Main definitions of crank in US English:

: crank1crank2crank3

crank1

verb

[with object]
  • 1Turn the crankshaft of (an internal combustion engine) in order to start the engine.

    • ‘Shirley got into the car and slammed the door, cranking the engine.’
    • ‘‘Later,’ he replied as he watched her climb into her small black 2000 Volkswagen Beetle and cranked the engine.’
    • ‘He cranked the engine, cast off the bow and stern lines, and moved quickly out of the harbor.’
    • ‘I pulled the appropriate breakers, put down the gear handle, engaged the clutch knob, and began cranking.’
    • ‘To steer drivers grasped a tiller poking out of the dash, starting the car involved cranking a handle by the driver's side.’
    • ‘Otherwise, we would still be running steam engines and have to crank up our car to start it every morning.’
    • ‘Everyone hopped into their cars, and cranked the engine.’
    • ‘She hopped in the car, cranked the engine, and rolled down the window.’
    • ‘I cranked the right engine for a few seconds just to retract the probe so I could transfer my external fuel.’
    • ‘We all expected the oil level to come up to normal when the engine was cranked.’
    • ‘Frustrated, she cranked the engine to the sports car.’
    • ‘So when you awake to crank your engine on that early winter morning, expect your tires to be frozen to the ground.’
    • ‘Swinging one long leg over the seat of the bike, he cranked the engine to life.’
    • ‘I heard him crank the engine but I didn't look his way.’
    • ‘Imagine your commanders surprise when you crank up the engine and hover over the Garage!’
    • ‘He cranked the engine on and sped away from my house.’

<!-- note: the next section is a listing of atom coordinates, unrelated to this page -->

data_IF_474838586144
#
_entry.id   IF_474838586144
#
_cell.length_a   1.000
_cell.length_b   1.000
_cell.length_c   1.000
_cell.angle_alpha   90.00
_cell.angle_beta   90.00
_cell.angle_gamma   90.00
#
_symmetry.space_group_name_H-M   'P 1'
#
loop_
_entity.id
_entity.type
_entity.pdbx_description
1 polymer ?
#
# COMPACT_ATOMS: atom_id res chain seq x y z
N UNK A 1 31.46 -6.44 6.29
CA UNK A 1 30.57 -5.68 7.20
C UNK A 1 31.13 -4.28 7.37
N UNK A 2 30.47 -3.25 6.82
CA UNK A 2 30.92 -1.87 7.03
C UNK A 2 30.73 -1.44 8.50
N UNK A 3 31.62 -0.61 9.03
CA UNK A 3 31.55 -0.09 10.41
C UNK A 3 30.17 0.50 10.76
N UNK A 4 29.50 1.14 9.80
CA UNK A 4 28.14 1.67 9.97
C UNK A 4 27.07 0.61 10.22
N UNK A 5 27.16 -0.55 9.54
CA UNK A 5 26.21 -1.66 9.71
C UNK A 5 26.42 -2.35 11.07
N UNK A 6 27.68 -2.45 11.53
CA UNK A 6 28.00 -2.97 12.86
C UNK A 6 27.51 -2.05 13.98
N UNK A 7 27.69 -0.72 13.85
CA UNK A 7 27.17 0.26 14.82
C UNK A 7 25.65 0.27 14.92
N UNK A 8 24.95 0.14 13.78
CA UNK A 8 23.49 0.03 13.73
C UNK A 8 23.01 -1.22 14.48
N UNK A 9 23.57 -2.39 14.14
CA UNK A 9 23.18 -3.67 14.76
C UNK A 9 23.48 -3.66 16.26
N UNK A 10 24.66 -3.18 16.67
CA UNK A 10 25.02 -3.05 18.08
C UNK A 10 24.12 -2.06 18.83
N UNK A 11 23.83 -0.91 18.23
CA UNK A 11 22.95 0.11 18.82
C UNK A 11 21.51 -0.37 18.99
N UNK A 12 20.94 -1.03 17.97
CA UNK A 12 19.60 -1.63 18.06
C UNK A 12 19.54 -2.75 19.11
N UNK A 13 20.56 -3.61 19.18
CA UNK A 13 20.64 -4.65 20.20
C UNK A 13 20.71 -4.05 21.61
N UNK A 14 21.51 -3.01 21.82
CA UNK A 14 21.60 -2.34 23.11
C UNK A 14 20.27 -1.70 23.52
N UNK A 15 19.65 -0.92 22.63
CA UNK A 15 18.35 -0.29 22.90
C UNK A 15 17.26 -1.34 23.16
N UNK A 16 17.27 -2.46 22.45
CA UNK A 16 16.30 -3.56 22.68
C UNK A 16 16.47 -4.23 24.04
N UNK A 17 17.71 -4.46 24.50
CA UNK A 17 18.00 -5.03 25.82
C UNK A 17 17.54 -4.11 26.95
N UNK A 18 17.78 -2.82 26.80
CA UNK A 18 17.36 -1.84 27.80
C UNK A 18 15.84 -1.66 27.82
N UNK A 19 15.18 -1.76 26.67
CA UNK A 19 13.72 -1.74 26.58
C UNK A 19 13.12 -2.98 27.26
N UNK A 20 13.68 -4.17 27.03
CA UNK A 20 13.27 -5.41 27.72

• ‘He cranked the engine, music pouring out through the speakers above my head, and the night began.’
    • ‘Swinging a leg over the seat he fished the key out of his duster pocket and cranked the engine into life.’
    • ‘Scratching his head, I cranked the engine, ‘Zeke, you're so spoiled.’’
    start, turn, turn over, get going
    View synonyms
    1. 1.1 Turn (a handle) in order to start an engine.
      • ‘Siddarth will crank the camera, while Ashmit will handle the editing.’
      • ‘There's one reference to his cranking the camera himself.’
      • ‘The water burned him, when he cranked the Hot handle as far as it would go.’
      • ‘I longingly imagined the downstairs bathroom: an old woman cranking the handle of the paper towel dispenser.’
      • ‘I can literally hear the clicking noise the viewer made as you cranked the handle.’
      • ‘Get a feel for the proper speed - the fish will let you know - and crank the handle that same way until conditions change.’
      • ‘He took a handle and stuck it in the top of the pulley, cranking the handle back and forth.’
      • ‘The engine rumbled restlessly as the wings were cranked out, and for a moment, she couldn't bring herself to move.’
      • ‘He used a camera cranked by a bicycle tire to compose cinema's first tracking shot.’
      • ‘He climbed down steps, unlatched a door and began cranking a rickety wheel.’
      • ‘He then ran to the shop and grabbed the wing-fold speed handle and manually cranked the wing off the canopy.’
      • ‘I found myself holding the rod awkwardly, unable to crank the reel handle smoothly.’
      • ‘She cranked the net up to the perfect height and sat on the ground.’
      • ‘Cranking the steering wheel hard away from the curb, I tore into the night.’
      • ‘Sikendar seized the green field telephone, cranked the handle, listened, grunted.’
      • ‘I figured that was good enough - the light was out, and the handle wouldn't crank any farther.’
      • ‘He would crank the handle at varying rates of speed.’
      • ‘I immediately hunched over the old manual pencil sharpener and furiously cranked that handle.’
      • ‘You can recharge the Coleman Sentinel in any household outlet, or when the power is out, just crank the handle.’
      • ‘He found that the temperature of the water rose as he cranked the paddle wheel.’
    2. 1.2crank something upinformal Increase the intensity of something.
      ‘he cranked up the foghorn to full volume’
      • ‘Just don't crank it up too loud.’
      • ‘But the film works by shrewdly cranking up the tension steadily until its explosive and violent finale.’
      • ‘It got burnt cos I was impatient and cranked the heat up a notch.’
      • ‘Sinclair cranks up the tension until it's almost unbearable.’
      • ‘For the sauna enthusiast, the temperature is cranked up to a boiling 80-90 degrees.’
      • ‘I cranked up the speed and spent the next hour and a half climbing fast and screaming downwind.’